06 June 2012
SEARCH engines have barely changed since Google was founded in 1998. Sure, they run on blazingly fast servers and are powered by sophisticated algorithms, but the experience itself is basically the same: users enter a word or two and the engine spits out links to the most relevant pages.
That is about to change. Last month, Google rolled out its “knowledge graph”, which serves up facts and services in response to search terms – not just links to websites. It is the latest step in a process in which search engines are morphing into something quite new: vast brains that respond directly to questions posed in everyday language.
“Search does a good job of returning pages,” says Shashidhar Thakur of Google. “But we can go beyond that and return knowledge.”
Links are not necessarily the best way to answer a query. When I search for “location of Arsenal Football Club”, for example, I would prefer to get a direct answer telling me the address of the club’s ground in London, rather than a link to a document containing the information. Google and Microsoft’s Bing can already provide direct answers to a small number of queries, but the range and depth of those answers is about to expand dramatically.
Over the past few years, Google and Microsoft have been quietly compiling vast knowledge databases to help them do this. Their stores have been built from publicly available information, such as Wikipedia pages, as well as prices from retail websites and user reviews. “All the things that describe an object are scattered across the web,” says Stefan Weitz, director of Bing Search. “The challenge is to bring them together.”
This open-source data is combined with internally acquired data, such as location information from the firms’ respective mapping products. It is all put together to create a “graph”: a network of things, such as people and places, and the relationships between them. Google’s graph contains 500 million entities linked by tens of thousands of different types of relationships, Thakur says. Microsoft’s knowledge graph, which it calls the Satori database, contains 350 million entities, says Weitz.
At Google, algorithms now trawl the graph for information as well as searching the web. When I enter “beagle”, for example, I am shown a panel of data on the dog breed as well as links to relevant websites. The selection of data is based on previous searches on this topic, so Google knows in this case that users are interested in things like average height and lifespan.
Microsoft is taking a different tack. Its Snapshot service, due to be added to Bing this month, will use its knowledge graph to serve up links to services associated with the search term. A search for a restaurant, for example, will still return the restaurant’s website, but when a user moves the mouse over the link, Bing will give them the option of reading reviews, seeing a picture of the venue or booking a table there. Weitz says that the aim is to guess the real-world action that a user is interested in when they search and to return links that allow them to carry out those actions.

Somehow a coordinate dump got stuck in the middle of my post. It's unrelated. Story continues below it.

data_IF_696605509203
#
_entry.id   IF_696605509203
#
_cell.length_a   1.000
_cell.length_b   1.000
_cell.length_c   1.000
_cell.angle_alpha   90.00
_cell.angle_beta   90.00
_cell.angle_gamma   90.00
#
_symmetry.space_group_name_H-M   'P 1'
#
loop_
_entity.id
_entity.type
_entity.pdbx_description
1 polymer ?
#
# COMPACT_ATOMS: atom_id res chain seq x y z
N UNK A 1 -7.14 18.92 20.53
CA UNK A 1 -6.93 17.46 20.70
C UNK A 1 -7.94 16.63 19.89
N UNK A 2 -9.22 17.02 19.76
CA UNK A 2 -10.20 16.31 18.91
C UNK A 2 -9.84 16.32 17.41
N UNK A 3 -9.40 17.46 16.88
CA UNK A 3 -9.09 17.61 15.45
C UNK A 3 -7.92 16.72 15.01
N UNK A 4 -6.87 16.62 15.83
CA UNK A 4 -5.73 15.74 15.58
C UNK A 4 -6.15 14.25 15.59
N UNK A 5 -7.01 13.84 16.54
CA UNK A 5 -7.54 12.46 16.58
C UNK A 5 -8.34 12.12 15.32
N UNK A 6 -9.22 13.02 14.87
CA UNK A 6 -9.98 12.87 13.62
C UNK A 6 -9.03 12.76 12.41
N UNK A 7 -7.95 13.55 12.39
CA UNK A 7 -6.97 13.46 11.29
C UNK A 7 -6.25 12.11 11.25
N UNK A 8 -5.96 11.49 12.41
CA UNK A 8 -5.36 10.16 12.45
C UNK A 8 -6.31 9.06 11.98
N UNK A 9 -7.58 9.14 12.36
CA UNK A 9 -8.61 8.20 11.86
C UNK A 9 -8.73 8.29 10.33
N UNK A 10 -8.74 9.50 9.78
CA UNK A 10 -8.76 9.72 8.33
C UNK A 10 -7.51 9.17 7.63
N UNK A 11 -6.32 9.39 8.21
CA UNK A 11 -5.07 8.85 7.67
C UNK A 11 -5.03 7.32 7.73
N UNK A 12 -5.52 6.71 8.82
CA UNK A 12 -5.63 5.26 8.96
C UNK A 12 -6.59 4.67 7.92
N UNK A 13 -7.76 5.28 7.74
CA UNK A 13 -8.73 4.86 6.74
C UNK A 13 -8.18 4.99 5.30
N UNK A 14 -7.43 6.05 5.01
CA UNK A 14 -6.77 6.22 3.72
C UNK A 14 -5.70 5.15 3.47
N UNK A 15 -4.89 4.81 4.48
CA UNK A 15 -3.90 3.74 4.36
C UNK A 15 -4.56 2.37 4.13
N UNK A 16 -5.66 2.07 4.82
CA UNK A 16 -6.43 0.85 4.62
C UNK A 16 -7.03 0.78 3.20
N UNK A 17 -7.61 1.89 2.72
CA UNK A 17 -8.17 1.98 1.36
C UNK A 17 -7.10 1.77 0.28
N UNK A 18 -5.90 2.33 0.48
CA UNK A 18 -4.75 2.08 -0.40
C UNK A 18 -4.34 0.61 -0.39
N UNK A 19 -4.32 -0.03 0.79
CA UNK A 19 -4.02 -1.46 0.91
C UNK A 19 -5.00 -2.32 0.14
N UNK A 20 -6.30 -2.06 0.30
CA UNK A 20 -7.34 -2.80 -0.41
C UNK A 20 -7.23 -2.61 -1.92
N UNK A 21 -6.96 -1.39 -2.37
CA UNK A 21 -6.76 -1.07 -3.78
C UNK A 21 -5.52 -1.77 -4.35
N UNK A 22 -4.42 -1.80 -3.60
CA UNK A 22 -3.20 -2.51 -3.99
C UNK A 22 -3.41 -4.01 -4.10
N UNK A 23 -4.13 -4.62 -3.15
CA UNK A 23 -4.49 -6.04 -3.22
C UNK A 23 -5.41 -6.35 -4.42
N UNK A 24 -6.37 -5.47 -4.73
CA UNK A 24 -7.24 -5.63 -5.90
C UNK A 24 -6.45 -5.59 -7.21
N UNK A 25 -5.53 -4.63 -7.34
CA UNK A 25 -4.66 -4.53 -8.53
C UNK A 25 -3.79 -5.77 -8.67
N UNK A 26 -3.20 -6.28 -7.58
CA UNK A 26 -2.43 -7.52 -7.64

Both Google and Microsoft are also expanding the ability of their search engines to understand queries phrased in everyday language. Combined with the knowledge graph, new kinds of search will become possible. Thakur is working to make Google’s search engine answer detailed questions about the world, such as listing all books that have been made into movies, or all volcanoes that erupted between specific dates.
Microsoft’s service-oriented approach will be particularly suited to mobile devices, says Weitz. People on the move often want a direct answer to a question, like “how do I get to the nearest subway station?”, rather than a link to a page with a relevant map.
The two giants face competition from a recent arrival that has formed a powerful partnership with one of their rivals. Wolfram Alpha, the creation of mathematician and entrepreneur Stephen Wolfram, also relies on a vast knowledge store. But unlike at Google and Microsoft, where data is often pulled from websites, the 200-strong Alpha team assembles its knowledge graph from traditional, fact-checked sources and eschews use of Wikipedia. Alpha can also perform data mash-ups, such as comparing stock prices. By drawing on geolocation and air travel data it can even identify the planes flying overhead.
Alpha got a break last year when Apple announced that it was using it as the brains behind Siri, an automated assistant that comes with the latest iPhone. It is the kind of application that Google and Microsoft, which have their own voice-recognition systems, are also looking at.
And Siri may be just the beginning. Voice-activated devices could soon tap into knowledge graphs to do all sorts of things. Want to listen to that 1980s pop song that was on the soundtrack of that action flick you have forgotten the name of? Or identify the digital camera that costs less than $150 and has the best user reviews? You have to trawl a list of links to get an answer, for now, but it will not be long before the graph delivers one in an instant.